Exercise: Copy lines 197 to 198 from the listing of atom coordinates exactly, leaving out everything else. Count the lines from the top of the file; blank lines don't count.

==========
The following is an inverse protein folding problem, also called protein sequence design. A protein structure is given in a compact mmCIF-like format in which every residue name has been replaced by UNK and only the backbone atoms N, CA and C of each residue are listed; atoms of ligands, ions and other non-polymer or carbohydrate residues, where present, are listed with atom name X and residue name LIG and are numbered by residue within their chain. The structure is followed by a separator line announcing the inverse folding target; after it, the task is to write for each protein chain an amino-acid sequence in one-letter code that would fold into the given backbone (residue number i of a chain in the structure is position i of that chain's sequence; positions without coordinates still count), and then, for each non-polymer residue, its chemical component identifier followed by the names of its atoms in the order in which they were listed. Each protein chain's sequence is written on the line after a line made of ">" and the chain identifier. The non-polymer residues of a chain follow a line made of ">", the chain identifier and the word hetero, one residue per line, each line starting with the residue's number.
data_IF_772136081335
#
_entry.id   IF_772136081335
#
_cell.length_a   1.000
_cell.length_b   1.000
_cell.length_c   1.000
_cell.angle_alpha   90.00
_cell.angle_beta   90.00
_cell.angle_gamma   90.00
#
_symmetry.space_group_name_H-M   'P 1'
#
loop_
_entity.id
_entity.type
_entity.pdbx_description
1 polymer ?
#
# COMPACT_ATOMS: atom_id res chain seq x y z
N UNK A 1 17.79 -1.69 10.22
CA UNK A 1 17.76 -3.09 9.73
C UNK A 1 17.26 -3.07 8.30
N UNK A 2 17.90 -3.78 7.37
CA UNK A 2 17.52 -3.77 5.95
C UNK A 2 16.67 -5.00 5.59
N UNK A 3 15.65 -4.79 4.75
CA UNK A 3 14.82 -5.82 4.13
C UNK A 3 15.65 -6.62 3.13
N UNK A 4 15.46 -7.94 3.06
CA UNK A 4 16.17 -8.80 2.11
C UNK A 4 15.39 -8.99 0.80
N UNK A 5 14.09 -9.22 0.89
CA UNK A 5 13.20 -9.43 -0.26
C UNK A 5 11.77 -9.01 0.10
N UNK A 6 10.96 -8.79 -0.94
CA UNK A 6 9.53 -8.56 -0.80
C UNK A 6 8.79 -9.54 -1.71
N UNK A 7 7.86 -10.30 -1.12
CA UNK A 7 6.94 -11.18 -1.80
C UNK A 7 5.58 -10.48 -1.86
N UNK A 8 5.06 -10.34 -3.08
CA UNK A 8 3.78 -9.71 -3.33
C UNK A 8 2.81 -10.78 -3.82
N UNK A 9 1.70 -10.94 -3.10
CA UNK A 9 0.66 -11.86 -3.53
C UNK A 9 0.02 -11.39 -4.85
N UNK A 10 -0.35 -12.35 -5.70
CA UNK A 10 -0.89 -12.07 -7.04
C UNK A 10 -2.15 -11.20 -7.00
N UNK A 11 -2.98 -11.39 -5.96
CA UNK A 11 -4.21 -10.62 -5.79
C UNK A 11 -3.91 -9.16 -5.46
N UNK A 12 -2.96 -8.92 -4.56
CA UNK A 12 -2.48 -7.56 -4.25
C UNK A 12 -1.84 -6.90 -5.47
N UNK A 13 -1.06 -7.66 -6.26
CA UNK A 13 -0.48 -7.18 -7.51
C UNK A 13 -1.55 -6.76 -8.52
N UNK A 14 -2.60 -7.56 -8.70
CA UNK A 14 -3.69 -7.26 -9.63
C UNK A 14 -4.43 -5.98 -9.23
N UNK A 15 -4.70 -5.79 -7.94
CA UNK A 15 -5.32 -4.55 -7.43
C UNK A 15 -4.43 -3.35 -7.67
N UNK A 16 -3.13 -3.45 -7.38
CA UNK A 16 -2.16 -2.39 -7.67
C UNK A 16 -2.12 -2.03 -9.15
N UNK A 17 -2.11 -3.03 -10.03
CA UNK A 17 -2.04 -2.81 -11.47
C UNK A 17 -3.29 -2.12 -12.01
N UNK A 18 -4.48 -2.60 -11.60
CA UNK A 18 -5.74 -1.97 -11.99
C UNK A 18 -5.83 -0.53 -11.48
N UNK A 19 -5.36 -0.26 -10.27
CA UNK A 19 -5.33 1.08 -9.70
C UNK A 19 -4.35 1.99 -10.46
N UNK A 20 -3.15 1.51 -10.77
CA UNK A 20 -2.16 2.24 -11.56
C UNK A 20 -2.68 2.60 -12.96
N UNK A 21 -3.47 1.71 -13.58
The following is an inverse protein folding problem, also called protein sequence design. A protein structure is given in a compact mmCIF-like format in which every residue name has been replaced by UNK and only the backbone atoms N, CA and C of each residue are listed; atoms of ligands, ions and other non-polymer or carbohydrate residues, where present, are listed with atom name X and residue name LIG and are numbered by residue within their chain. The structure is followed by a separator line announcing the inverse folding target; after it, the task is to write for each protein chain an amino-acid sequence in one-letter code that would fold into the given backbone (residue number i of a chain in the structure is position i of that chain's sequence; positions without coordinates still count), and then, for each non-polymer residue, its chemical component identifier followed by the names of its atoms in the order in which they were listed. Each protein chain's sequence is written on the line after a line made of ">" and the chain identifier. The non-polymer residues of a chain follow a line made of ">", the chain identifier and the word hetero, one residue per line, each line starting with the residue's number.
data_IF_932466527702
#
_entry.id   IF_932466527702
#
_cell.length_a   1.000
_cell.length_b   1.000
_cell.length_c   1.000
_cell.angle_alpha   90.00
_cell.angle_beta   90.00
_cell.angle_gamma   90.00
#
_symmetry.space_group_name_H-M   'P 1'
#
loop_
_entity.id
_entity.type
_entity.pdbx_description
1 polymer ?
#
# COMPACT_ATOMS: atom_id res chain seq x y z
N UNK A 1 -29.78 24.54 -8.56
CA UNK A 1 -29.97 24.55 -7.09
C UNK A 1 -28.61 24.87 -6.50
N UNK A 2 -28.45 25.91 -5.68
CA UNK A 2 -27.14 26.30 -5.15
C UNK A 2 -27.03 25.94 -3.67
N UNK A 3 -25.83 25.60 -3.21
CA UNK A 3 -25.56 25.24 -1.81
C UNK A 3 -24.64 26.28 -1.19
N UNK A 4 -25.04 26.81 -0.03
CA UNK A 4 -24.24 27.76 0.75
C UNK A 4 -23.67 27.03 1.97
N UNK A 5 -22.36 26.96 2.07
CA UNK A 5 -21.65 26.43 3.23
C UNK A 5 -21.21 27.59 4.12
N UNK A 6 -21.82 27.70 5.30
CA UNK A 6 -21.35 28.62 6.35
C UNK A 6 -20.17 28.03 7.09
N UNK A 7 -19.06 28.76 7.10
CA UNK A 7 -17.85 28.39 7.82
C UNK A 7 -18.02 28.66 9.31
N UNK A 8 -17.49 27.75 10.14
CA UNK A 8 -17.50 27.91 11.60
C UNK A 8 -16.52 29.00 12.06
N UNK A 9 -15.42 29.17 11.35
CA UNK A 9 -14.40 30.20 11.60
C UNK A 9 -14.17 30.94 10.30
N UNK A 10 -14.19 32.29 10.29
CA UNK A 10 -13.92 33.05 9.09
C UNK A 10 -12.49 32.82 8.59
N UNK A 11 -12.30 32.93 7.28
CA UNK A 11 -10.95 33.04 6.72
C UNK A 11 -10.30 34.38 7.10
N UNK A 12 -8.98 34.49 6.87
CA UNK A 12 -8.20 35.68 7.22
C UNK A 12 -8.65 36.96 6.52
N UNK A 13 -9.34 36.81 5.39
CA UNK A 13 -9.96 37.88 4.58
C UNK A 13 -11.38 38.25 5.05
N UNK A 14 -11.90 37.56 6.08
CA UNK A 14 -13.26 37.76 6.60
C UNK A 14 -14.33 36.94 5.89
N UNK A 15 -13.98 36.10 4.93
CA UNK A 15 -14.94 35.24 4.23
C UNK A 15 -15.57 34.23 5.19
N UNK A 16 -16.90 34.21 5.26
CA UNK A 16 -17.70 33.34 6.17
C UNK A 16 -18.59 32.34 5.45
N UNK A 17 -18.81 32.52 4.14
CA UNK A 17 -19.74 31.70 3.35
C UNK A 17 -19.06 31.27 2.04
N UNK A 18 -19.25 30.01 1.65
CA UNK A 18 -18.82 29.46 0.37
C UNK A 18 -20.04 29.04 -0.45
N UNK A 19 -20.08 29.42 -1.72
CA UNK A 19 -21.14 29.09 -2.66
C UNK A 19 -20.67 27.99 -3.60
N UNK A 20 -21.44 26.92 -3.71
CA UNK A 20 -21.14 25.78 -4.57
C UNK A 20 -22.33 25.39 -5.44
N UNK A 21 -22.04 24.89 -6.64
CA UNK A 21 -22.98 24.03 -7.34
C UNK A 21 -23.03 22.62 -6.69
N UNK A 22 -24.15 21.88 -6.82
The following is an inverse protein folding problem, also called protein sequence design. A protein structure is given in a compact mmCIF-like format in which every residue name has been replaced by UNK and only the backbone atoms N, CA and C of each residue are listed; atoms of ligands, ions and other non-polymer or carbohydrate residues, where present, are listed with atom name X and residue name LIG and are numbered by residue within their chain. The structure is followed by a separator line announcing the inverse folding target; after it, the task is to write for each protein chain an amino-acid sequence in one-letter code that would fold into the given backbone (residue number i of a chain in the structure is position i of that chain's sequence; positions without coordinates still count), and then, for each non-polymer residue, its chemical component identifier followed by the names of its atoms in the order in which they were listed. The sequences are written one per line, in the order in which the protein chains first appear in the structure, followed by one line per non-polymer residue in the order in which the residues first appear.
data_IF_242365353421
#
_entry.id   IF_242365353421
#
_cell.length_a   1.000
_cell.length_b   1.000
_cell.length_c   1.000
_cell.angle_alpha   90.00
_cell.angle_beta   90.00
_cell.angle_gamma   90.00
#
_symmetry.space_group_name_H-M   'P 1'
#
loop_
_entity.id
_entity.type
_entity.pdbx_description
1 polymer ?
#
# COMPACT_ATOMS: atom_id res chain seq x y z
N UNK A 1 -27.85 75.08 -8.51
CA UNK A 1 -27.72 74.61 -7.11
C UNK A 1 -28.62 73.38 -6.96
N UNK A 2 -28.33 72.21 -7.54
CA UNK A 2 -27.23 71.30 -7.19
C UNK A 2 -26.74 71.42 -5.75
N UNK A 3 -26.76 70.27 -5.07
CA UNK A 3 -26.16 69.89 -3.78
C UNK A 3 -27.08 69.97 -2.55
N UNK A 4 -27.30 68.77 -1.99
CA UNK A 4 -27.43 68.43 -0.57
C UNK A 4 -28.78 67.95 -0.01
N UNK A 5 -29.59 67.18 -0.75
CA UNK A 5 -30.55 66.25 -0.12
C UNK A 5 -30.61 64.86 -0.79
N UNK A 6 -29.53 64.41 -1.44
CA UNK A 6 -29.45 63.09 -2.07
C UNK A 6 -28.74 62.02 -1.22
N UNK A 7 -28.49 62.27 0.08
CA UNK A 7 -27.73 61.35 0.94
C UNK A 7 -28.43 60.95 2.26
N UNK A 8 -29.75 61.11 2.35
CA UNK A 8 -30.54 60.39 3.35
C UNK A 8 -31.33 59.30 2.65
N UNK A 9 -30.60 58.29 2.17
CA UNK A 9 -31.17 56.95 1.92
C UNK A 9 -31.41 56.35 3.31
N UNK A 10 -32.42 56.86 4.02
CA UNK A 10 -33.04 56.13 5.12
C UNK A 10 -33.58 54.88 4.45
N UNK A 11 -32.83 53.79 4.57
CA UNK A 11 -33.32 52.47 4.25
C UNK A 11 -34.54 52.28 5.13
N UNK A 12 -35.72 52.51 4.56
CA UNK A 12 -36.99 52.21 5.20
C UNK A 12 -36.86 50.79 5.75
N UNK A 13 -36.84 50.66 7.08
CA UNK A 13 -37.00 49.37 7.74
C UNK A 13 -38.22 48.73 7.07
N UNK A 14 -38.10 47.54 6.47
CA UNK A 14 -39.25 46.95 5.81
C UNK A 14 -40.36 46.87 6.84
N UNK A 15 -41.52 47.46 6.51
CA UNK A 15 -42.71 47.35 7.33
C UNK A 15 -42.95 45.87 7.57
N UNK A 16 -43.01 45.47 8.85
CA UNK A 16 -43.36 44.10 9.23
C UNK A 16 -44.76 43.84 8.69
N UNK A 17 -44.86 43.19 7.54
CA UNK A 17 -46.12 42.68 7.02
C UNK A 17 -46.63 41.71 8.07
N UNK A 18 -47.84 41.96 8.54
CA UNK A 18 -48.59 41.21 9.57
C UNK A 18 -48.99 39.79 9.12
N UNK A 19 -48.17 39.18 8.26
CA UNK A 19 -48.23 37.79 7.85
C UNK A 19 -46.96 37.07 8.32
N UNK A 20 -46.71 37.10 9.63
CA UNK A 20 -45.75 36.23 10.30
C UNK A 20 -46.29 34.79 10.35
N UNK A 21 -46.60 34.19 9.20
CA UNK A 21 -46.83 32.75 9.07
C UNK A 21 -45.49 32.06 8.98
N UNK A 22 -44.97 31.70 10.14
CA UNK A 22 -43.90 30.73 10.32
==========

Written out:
C UNK A 3 -27.08 69.97 -2.55
N UNK A 4 -27.30 68.77 -1.99